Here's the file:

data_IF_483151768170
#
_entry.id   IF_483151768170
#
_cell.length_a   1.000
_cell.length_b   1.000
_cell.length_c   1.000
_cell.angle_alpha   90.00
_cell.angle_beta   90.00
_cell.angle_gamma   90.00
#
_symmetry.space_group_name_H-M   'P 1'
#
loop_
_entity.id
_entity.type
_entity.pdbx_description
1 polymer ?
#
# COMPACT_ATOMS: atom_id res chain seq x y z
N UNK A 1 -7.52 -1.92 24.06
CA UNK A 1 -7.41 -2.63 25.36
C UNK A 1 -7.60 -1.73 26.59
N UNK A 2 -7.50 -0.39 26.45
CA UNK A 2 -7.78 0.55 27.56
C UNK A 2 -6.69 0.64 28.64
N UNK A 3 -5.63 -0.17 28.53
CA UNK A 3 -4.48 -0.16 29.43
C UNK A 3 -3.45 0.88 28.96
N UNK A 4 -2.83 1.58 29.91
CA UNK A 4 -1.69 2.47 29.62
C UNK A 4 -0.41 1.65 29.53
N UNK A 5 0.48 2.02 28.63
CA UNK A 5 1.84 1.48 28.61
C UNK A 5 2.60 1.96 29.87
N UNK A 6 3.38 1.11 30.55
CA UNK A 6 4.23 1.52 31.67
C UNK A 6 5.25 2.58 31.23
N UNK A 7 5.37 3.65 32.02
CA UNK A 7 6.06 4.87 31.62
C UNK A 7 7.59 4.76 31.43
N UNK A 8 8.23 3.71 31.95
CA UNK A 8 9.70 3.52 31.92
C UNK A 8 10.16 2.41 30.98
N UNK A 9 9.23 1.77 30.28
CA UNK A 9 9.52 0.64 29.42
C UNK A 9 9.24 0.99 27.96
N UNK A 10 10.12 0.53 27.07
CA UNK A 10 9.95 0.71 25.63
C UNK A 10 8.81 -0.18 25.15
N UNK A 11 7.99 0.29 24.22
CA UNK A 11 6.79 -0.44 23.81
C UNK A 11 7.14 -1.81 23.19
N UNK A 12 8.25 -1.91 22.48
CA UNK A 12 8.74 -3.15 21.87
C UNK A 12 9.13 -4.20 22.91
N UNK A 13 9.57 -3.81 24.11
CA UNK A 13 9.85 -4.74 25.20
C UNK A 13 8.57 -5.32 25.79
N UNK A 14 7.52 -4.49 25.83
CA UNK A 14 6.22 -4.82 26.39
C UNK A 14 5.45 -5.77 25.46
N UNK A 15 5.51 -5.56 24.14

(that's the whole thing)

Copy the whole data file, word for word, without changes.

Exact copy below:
data_IF_483151768170
#
_entry.id   IF_483151768170
#
_cell.length_a   1.000
_cell.length_b   1.000
_cell.length_c   1.000
_cell.angle_alpha   90.00
_cell.angle_beta   90.00
_cell.angle_gamma   90.00
#
_symmetry.space_group_name_H-M   'P 1'
#
loop_
_entity.id
_entity.type
_entity.pdbx_description
1 polymer ?
#
# COMPACT_ATOMS: atom_id res chain seq x y z
N UNK A 1 -7.52 -1.92 24.06
CA UNK A 1 -7.41 -2.63 25.36
C UNK A 1 -7.60 -1.73 26.59
N UNK A 2 -7.50 -0.39 26.45
CA UNK A 2 -7.78 0.55 27.56
C UNK A 2 -6.69 0.64 28.64
N UNK A 3 -5.63 -0.17 28.53
CA UNK A 3 -4.48 -0.16 29.43
C UNK A 3 -3.45 0.88 28.96
N UNK A 4 -2.83 1.58 29.91
CA UNK A 4 -1.69 2.47 29.62
C UNK A 4 -0.41 1.65 29.53
N UNK A 5 0.48 2.02 28.63
CA UNK A 5 1.84 1.48 28.61
C UNK A 5 2.60 1.96 29.87
N UNK A 6 3.38 1.11 30.55
CA UNK A 6 4.23 1.52 31.67
C UNK A 6 5.25 2.58 31.23
N UNK A 7 5.37 3.65 32.02
CA UNK A 7 6.06 4.87 31.62
C UNK A 7 7.59 4.76 31.43
N UNK A 8 8.23 3.71 31.95
CA UNK A 8 9.70 3.52 31.92
C UNK A 8 10.16 2.41 30.98
N UNK A 9 9.23 1.77 30.28
CA UNK A 9 9.52 0.64 29.42
C UNK A 9 9.24 0.99 27.96
N UNK A 10 10.12 0.53 27.07
CA UNK A 10 9.95 0.71 25.63
C UNK A 10 8.81 -0.18 25.15
N UNK A 11 7.99 0.29 24.22
CA UNK A 11 6.79 -0.44 23.81
C UNK A 11 7.14 -1.81 23.19
N UNK A 12 8.25 -1.91 22.48
CA UNK A 12 8.74 -3.15 21.87
C UNK A 12 9.13 -4.20 22.91
N UNK A 13 9.57 -3.81 24.11
CA UNK A 13 9.85 -4.74 25.20
C UNK A 13 8.57 -5.32 25.79
N UNK A 14 7.52 -4.49 25.83
CA UNK A 14 6.22 -4.82 26.39
C UNK A 14 5.45 -5.77 25.46
N UNK A 15 5.51 -5.56 24.14